When we purchased our 90-acre New Hampshire farm in 1988, a local farmer custom cut our fields. As you may expect, he put up his hay first, and, by the time he arrived at our farm, the hay was well past prime and of poor quality.
Today, we use a combination of four Belgians, a tractor and a team of friends and neighbors to put up 3,000 small square bales from two cuttings on 26 acres of fields. And our hay is now of good quality (Blue Ribbon at the Cornish Fair).
In 2012 we attended an Amish friend’s wedding in Millersburg, Ohio, and ended up driving and buying a well-trained team of 6-year-olds, Mike and Max that day. It was an expensive wedding! We bought Jake and Rudy, ages 6 and 5, in March of 2020 at the Mid-Ohio Draft Horse Sale.
I generally mow four acres at a time with an I & J ground drive mower (7-foot cutter bar) which takes 2 to 2½ hours. We follow up tedding the hay with an I & J ground driven forecart, horses and a 10-foot (2 rotor) Kuhn tedder. If there is a lot of hay down, we use three horses on the new Pioneer 23hp power forecart and a 17-foot (4 rotors) Kuhn tedder.
When the hay is dry, we rake with a Pioneer forecart and New Holland ground driven rakes (either a 256 or 258). Having two rakes allows us to work together with Tom Hassleman and his Percherons.
Janet bales with a John Deere tractor and a 45-year-old New Holland 315 baler. Jess and Gail from Balance Point Farm are experienced horsewomen. They join in to finish raking and wash down our horses while we start baling.
At this point, other neighbors arrive – Chuck, Marty, Cara, Sarah and Rob – to help stack and pick up the hay. We use horses and trucks to load the wagons and flatbeds. We are not purists about using horses only – efficiency is more important. With the help of ten-plus people, we can get 350 bales into the barn in short order. There is always a lot of lively banter, and sometimes a bale gets tossed back at one of the pranksters! Tom (aka the human bale launcher) might have to duck at one coming back down off the wagon after he clips someone up on top of the stack.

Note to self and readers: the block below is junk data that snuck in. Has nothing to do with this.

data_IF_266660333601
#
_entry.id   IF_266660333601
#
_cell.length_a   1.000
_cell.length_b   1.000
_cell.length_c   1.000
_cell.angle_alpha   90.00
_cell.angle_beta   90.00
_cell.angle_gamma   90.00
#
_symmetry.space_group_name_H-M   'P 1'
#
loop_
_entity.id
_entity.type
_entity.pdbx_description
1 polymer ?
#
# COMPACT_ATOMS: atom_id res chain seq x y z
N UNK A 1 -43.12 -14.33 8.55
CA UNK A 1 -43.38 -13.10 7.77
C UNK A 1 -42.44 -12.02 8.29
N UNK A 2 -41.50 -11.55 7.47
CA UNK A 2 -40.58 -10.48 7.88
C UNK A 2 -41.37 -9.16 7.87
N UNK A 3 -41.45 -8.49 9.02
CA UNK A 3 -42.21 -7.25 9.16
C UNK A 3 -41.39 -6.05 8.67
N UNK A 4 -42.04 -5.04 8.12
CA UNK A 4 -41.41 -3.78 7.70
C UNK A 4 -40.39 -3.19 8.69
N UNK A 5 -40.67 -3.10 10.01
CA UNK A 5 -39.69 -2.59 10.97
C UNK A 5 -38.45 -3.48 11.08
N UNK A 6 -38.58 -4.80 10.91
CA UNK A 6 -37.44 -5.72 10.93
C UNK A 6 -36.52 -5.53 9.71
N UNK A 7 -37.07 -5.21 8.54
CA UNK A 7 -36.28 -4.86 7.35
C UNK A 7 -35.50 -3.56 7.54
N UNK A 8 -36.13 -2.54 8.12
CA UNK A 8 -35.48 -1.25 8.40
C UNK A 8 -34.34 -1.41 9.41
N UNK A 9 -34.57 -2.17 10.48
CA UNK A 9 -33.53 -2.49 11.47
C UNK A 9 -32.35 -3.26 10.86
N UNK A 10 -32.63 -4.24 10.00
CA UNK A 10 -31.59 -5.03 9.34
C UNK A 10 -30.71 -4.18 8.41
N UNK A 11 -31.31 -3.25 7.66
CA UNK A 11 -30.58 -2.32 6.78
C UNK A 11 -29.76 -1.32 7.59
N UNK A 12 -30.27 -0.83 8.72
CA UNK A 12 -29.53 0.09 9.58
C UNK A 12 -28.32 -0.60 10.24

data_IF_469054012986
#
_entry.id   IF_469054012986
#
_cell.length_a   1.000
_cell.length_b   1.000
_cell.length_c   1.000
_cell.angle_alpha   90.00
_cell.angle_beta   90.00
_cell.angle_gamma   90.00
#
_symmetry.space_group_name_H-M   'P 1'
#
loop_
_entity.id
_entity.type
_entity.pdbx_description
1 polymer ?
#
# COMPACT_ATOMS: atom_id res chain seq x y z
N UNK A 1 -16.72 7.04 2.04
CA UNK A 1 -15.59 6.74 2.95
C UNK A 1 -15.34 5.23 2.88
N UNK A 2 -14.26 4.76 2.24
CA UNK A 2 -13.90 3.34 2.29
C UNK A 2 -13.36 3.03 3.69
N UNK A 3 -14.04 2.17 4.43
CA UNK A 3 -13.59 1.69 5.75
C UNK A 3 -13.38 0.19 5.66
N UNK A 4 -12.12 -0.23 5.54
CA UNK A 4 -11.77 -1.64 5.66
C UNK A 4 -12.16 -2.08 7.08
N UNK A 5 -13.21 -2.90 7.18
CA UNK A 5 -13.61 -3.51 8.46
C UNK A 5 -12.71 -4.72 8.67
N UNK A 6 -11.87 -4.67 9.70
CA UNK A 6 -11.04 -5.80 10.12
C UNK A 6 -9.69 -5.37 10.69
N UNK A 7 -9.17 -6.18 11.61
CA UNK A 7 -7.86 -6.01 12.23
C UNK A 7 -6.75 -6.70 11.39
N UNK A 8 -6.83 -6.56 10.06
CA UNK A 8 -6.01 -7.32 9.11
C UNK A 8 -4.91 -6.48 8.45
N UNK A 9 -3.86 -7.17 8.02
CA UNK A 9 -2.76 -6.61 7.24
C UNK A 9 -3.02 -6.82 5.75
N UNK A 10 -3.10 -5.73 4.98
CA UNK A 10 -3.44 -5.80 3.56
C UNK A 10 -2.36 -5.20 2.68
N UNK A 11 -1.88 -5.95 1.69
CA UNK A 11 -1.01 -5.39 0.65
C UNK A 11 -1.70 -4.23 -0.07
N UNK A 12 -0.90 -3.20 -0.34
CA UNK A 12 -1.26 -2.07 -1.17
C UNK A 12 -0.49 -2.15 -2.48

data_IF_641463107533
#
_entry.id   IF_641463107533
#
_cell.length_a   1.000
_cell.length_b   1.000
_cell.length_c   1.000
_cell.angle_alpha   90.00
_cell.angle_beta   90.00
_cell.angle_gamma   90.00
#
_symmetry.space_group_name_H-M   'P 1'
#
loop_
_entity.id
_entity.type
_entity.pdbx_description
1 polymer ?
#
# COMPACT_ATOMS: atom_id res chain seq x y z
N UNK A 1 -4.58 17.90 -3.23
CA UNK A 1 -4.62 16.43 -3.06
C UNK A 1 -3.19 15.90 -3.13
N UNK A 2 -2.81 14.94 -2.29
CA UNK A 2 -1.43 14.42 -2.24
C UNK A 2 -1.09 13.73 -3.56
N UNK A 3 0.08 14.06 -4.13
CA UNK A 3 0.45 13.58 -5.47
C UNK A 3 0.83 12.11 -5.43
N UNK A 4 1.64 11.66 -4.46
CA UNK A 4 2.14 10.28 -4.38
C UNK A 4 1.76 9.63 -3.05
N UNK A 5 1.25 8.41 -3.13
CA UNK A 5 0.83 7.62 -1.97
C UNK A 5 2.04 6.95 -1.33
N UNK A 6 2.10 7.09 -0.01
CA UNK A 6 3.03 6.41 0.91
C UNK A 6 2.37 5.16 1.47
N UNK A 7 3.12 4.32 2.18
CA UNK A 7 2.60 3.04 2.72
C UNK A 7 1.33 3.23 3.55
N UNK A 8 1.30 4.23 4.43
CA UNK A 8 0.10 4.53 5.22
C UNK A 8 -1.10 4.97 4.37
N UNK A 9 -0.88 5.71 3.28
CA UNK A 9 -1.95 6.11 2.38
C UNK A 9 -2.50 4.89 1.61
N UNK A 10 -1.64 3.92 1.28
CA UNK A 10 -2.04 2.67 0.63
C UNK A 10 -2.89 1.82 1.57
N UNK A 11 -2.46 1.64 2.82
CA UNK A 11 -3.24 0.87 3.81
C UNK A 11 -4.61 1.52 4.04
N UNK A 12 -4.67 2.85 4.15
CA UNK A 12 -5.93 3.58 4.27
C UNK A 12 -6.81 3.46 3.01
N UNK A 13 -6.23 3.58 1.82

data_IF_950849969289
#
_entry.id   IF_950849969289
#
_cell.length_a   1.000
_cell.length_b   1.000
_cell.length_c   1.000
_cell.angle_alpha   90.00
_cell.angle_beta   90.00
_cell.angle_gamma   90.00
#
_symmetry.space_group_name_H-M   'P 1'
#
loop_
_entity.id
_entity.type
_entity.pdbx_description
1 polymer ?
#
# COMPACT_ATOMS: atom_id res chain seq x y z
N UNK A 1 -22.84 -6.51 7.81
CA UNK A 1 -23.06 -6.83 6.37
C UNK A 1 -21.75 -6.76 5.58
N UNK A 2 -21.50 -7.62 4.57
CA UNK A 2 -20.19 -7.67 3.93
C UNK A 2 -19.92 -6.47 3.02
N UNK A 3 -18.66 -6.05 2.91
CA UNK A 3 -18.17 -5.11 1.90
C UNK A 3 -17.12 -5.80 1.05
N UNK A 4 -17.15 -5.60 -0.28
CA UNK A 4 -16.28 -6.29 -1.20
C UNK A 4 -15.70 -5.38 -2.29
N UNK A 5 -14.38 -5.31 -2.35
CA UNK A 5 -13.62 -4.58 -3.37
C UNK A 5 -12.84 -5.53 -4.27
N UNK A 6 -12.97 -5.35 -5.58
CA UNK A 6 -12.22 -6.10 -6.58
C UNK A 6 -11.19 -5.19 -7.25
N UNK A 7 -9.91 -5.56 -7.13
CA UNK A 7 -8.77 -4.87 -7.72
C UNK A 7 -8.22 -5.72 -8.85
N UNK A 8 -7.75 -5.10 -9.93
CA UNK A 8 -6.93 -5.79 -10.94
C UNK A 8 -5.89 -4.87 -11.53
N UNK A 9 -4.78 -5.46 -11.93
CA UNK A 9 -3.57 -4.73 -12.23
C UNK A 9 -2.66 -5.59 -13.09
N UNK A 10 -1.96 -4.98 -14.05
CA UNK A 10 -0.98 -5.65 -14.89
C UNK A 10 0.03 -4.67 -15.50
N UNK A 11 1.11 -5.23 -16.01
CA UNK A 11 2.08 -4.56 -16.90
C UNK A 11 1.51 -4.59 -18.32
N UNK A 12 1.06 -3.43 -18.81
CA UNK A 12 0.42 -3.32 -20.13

What equipment do we use to make 3,000 bales annually with a value of about $15,000?
Pioneer 23hp power forecart (new in 2019): $5,600 or I& J ground drive standard forecart, new for $1900
I&J open gear mower (we have mowed 284 acres with this machine) $5,300 or
I&J enclosed gear mower $7,700 (new in 2020)
Kuhn 10-foot tedder $3,000 and Kuhn 17-foot tedder $8,000
New Holland 258 rake (used) $1,800
New Holland 315 baler (used) $6,000
Twine, diesel fuel, lime and some commercial fertilizer puts our per-bale direct costs at about $1.50 each.
Each year we love sharing our horses with hundreds of families who are astounded at how gentle and well- mannered they are. We volunteer at public events and generate farm income with carriage rides at weddings and wagon rides in parades and community events. In the winter, we do some logging, give families rides to cut their own Christmas trees and give sleigh rides in our vintage 1880 sleigh through the fields and forests on our farm. Phil teaches others who want to learn more about draft horse farming at workshops and school events.